Smith kicked to the corner. Nothing came of the backs move from the lineout, but advantage was being played. Back to the corner again, and this time the forwards did the job themselves, with substitute hooker Sam Riley finishing off to make it 26-24. Smith converted.

The Warriors’ last attack – and the match – ended when a Duncan Weir kick intended for George Horne went dead. “I would have loved to have seen the ball sit up for George,” Smith added.

Teams –

Harlequins: T Green; L Lynagh, O Beard, A Esterhuizen, C Murley; M Smith, D Care; F Baxter (J Marler 41), J Walker (S Riley 69), W Collier (D Lewis 58), I Herbst (J Launchbury 54), G Hammond (W Trenholm 65), S Lewies (captain, T Lawday 69), W Evans, A Dombrandt.

Glasgow: J McKay; K Steyn (captain), S McDowall, S Tuipulotu, K Rowe (J Dobie 22); T Jordan (D Weir 66), G Horne; N McBeth (O Kebble 60), J Matthews (G Hiddleston 60), Z Fagerson (L Sordoni 60), M Williamson (S Manjezi 60), S Cummings, M Fagerson (H Venter 60), R Darge, J Dempsey.

Referee: Tual Trainini (France).


Scorers – 

Harlequins: Tries: Esterhuizen, Smith, Murley, Riley. Cons: Smith 4.  

Glasgow: Tries: Cummings, Matthews, Horne. Cons: Horne 3. Pen: Horne.

Scoring sequence (Harlequins first): 0-5; 0-7; 5-7; 7-7; 12-7; 14-7; 19-7; 21-7 (h-t); 21-12; 21-14; 21-19; 21-21; 21-24; 26-24; 28-24.

Yellow cards – 

Harlequins: Marler (61 mins)

Glasgow: Tuipulotu (33 mins)


Attendance: 14,816

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About Stuart Bathgate 1407 Articles
Stuart has been the rugby correspondent for both The Scotsman and The Herald, and was also The Scotsman’s chief sports writer for 14 years from 2000.


  1. Typical Scottish,crapped it the last 5 minutes,haven’t a clue how to protect a lead and then expect sympathy.We have to learn how to close a game down and that needs real guts,which we have not yet got into our mentality.It doesn’t matter what level we are in same end result.

  2. Typical Scottish,crapped it the last 5 minutes,haven’t a clue how to protect a lead and then expect sympathy.We have to learn how to close a game down and that needs real guts,which we have not yet got into our mentality.It doesn’t matter what level we are in same end result.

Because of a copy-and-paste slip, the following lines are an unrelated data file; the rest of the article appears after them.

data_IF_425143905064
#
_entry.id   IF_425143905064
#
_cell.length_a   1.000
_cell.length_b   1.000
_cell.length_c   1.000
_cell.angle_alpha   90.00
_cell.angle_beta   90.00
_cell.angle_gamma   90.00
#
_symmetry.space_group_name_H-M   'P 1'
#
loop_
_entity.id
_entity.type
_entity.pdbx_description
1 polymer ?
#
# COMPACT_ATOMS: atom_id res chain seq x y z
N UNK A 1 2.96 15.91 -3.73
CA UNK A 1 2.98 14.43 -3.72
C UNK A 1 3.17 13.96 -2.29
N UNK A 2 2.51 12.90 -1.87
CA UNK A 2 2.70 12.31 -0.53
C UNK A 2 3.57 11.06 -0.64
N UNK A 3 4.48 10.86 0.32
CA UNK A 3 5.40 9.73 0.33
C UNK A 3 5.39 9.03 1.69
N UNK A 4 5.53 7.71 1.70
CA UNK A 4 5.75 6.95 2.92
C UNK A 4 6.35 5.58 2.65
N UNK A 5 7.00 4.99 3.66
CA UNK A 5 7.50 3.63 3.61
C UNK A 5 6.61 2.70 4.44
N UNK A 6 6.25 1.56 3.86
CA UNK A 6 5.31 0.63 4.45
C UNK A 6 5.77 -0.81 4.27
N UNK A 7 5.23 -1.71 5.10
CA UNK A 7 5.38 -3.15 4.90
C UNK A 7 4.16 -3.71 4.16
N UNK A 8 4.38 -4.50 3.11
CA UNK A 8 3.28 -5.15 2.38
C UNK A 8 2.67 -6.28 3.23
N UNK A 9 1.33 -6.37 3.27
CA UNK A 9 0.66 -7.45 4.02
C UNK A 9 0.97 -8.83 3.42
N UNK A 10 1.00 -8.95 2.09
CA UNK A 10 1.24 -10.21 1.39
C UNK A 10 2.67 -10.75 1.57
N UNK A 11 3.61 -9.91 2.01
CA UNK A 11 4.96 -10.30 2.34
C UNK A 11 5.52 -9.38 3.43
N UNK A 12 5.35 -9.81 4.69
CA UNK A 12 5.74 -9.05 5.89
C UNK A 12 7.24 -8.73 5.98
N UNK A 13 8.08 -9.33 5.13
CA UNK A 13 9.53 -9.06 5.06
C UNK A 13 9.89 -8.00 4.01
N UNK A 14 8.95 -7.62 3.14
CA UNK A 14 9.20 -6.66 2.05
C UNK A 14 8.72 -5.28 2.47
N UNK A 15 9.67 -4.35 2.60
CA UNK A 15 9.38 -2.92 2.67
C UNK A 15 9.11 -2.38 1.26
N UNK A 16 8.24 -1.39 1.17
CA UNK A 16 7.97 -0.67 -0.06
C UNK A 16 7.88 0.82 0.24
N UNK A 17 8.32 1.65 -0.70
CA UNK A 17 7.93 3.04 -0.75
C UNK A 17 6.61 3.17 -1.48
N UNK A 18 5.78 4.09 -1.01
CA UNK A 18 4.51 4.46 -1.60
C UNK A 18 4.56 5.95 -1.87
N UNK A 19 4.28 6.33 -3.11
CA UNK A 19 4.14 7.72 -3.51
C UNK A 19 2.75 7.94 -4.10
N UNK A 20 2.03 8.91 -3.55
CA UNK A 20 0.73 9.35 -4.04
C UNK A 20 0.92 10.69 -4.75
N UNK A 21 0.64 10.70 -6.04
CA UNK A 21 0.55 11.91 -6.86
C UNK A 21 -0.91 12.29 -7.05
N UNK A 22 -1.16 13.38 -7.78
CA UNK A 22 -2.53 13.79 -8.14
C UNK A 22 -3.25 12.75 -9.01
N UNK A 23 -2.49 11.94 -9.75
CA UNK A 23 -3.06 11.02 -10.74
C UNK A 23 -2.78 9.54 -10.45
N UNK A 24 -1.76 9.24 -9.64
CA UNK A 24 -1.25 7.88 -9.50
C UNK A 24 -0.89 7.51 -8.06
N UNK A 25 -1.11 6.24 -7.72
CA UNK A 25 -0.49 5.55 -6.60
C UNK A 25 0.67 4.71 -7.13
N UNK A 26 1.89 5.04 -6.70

3. Franco will be sore because our game management in the last 10 mins was poor, and that’s 100% on the players. Lack of composure with needless infringements and errors which allowed Quins easy exit and field position having been pinned down in their own 22. Cannot afford that at this level and Quins punished it so fair play to them for grinding out the win. Ref was picky on Glasgow first half but the two poorest calls during the game were also the most crucial – both at scrum time. First one was for Harlequins 2nd try. The scrum collapsed before the ball came out of the scrum because Harlequins loose head, under pressure from Zander, had his legs too far extended and took the scrum down. All happened right in front of the ref who inexplicably let it go and then yellow cards Tuipuloto for offside after the ball came out from the collapsed scrum. Should have been a scrum penalty to Glasgow, and consequently no try or yellow card would have occurred. Same again at the scrum in the last 5 mins. Dillon Lewis had his legs too far extended as he took the hit. Consequently, the scrum was unstable and went down before the ball could be put in but the ref inexplicably pinged Kebble when it should have been the other way or at worst a reset. Effort was commendable and the squad has the depth to compete at this level with all the youngsters again showing up well in a tough game. I am a Tom Jordan fan (because I think he can develop his potential – at 10 or 12 – even further) but if a marquee 10 is required I would prefer someone other than Hastings (due to his worrying injury record). Finally, our maul is effective but not as potent without the considerable ballast of Vailanu and Du Preez.